…part of the reason I have mixed feelings about winery use of social media is that the products (especially the videos) are so damned earnest. There’s no sense of humor, no trace of mocumentary or snicker.
That’s Steve Heimoff, who was soon joined by Robert Joseph in the denouncement of wine earnestness. We’ve all seen this sort of thing, but for the sake of clarity, here’s an example of what I think he means:
Now, I’m not attacking Sculpterra Wiinery here specifically. This problem is much, much bigger than them. I’ve never tried their wines, but I am a great fan of Paso Robles in general, and their winery looks like a lovely place to visit. I’m sure they are very nice people who make delicious wines and who, deep down, find that video as dull as I do. This is just an example of the cloying earnestness that plagues the wine industry. For all of the talk of making wine accessible to the masses, this kind of thing is still far too closely associated with what is at base simply the fermented juice. Which is kind of amazing when you think about the fact that wine is a vehicle for enjoyment. Isn’t “enjoyment” why most of us came to love wine in the first place? (I challenge anyone to keep a straight face while claiming they enjoyed that video. If you find that enjoyable, and you’re not the mother of someone who works at that winery, I truly do not want to know you.)
So why are winery promotions almost invariably so dull? I suspect it has a lot to do with the aspirational aspect of wine connoisseurship. In the popular imagination, wine is still something the upper crust enjoys and discusses at cotillions and the golf clubhouse. This is reinforced by fluffy nouveau-riche publications (One of my all-time favorite headlines from The Onion: New Pompous Asshole Magazine To Compete With Cigar Aficionado) and the prices commanded by the wines they feature. (Drop for drop, it’s hard to find a more expensive way to get tanked than high end wine, which is for some people the point of it.) Self-referential humor and mockery of the snobbery, the prices, the showiness of the estates and the exclusionary language of connoisseurship (“I detect a hint of faded rose petals, under-ripe plum leaf and dew-drenched loam on a spring morning”) cuts into the pretense of it all, and pretense is a major driver of profitability. I suspect there is a generalized fear that people won’t consider their products “high end” if their promotional materials actually bring pleasure.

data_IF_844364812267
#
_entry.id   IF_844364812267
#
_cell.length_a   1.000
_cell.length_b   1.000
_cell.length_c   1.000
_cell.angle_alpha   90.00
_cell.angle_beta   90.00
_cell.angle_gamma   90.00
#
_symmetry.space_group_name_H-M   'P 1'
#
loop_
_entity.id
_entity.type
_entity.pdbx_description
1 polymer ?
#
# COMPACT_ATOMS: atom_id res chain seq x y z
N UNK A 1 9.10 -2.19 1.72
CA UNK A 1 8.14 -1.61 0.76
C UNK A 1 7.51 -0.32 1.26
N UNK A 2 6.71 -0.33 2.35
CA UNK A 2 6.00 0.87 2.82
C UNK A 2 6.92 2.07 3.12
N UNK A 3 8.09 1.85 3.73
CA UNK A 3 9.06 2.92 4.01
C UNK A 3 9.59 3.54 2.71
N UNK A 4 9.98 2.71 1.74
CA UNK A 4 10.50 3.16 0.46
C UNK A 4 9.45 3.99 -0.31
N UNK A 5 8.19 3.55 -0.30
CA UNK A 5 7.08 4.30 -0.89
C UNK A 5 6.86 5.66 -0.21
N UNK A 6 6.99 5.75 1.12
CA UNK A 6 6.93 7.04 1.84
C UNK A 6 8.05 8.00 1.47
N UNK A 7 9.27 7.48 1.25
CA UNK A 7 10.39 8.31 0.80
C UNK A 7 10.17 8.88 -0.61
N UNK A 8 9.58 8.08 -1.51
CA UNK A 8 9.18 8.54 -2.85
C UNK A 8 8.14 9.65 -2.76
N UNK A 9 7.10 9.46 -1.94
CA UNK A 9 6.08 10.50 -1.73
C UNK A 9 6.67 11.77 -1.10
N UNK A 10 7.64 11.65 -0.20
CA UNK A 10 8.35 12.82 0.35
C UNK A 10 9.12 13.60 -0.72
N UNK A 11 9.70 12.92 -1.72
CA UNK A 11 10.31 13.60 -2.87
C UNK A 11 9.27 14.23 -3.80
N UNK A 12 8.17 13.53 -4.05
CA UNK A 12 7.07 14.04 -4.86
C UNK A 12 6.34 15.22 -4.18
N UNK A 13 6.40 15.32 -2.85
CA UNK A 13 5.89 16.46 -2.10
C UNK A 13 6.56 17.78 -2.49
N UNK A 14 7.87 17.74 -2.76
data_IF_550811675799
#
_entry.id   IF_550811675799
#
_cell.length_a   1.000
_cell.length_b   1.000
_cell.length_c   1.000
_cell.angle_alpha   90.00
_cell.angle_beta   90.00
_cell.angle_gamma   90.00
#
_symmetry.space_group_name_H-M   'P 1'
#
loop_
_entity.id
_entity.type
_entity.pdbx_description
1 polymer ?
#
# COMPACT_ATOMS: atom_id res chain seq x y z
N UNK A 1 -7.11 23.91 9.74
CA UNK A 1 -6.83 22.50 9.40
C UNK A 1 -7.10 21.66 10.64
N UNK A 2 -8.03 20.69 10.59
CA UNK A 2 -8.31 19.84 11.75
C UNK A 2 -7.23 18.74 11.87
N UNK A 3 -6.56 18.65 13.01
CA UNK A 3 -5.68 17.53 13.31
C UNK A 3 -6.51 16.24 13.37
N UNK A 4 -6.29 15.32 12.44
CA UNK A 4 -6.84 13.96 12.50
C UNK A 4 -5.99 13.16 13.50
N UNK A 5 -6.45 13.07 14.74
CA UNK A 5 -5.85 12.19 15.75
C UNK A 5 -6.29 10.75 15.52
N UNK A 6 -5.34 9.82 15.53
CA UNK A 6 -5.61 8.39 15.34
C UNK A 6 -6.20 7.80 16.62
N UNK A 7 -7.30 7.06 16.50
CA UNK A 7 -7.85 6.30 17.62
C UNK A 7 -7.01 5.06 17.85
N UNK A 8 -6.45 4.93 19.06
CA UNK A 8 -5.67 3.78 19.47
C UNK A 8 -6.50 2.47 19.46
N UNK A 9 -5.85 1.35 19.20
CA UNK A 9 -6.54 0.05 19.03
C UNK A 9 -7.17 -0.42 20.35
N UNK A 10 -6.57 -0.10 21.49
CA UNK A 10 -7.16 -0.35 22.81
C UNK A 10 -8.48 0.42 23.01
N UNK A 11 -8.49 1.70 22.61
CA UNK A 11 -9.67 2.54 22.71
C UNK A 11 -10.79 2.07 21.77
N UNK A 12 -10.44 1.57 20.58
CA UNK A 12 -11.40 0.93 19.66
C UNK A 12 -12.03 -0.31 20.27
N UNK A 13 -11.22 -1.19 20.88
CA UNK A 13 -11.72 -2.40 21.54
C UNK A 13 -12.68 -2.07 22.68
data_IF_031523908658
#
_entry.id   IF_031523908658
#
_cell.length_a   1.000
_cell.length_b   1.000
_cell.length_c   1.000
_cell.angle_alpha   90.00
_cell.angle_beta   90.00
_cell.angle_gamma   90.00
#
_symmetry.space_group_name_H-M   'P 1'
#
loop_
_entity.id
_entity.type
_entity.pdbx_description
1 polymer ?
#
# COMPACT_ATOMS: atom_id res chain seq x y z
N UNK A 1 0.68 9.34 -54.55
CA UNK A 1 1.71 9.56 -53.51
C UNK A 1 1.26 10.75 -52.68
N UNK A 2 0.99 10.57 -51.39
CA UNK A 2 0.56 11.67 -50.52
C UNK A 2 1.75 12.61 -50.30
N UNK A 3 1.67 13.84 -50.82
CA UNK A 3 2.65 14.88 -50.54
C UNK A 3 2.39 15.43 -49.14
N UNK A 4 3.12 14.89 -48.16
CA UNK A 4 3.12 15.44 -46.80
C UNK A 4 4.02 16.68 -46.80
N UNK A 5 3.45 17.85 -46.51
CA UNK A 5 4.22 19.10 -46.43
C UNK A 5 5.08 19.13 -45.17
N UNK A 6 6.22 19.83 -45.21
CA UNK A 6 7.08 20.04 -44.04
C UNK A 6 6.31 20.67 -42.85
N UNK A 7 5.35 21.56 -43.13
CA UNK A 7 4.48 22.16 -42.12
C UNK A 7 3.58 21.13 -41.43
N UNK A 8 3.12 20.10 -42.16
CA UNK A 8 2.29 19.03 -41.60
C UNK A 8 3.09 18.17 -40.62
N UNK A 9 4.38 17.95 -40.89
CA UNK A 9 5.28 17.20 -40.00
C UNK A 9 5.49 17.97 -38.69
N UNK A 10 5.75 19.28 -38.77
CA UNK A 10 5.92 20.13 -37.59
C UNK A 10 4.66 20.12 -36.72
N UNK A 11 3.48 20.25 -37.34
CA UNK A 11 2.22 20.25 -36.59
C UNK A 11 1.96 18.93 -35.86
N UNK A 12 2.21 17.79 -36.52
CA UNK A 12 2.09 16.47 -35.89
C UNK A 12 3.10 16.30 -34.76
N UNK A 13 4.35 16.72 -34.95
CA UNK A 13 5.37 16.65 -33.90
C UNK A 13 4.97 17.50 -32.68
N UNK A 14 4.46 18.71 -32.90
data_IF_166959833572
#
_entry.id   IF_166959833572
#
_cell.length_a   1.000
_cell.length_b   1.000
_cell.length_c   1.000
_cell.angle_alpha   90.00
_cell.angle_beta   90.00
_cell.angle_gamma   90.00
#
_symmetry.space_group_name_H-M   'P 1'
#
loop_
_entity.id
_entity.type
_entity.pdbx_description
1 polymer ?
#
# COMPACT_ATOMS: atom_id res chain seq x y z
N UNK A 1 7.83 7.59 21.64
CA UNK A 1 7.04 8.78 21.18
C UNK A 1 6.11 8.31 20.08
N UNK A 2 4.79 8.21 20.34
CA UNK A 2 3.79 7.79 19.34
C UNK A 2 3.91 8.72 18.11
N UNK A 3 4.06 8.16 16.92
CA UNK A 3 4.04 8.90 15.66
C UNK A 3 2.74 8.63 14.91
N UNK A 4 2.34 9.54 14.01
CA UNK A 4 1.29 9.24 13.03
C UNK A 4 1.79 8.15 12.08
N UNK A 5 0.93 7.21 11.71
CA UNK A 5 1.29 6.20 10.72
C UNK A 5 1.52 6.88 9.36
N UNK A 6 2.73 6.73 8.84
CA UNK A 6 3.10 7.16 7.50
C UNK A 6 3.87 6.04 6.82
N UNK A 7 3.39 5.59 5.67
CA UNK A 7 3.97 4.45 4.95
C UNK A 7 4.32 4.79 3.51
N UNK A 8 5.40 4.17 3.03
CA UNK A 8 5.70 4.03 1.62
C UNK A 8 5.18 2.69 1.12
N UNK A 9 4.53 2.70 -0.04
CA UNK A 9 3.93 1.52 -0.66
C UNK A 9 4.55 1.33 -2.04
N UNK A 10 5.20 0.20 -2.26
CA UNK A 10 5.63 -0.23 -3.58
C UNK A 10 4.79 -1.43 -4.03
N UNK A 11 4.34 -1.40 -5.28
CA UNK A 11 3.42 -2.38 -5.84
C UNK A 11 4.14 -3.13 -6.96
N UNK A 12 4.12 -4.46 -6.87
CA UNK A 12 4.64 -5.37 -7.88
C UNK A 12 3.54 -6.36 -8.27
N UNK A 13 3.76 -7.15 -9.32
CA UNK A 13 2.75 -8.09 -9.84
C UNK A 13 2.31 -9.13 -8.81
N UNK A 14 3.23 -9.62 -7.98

Thankfully, there are plenty of wineries and wine-related businesses who are willing to risk bringing unself-conscious joy to their customers. A good example is Gundlach Bundschu’s Brief History of Merlot:
Wine is supposed to be pleasurable. It is supposed to be fun. It’s time the industry stopped trying to suck every ounce of enjoyment from it and relaxed a bit. I propose making the HoseMaster required reading for all wine bloggers and p.r. professionals, just to take us all down a notch and remind us that this is supposed to be fun.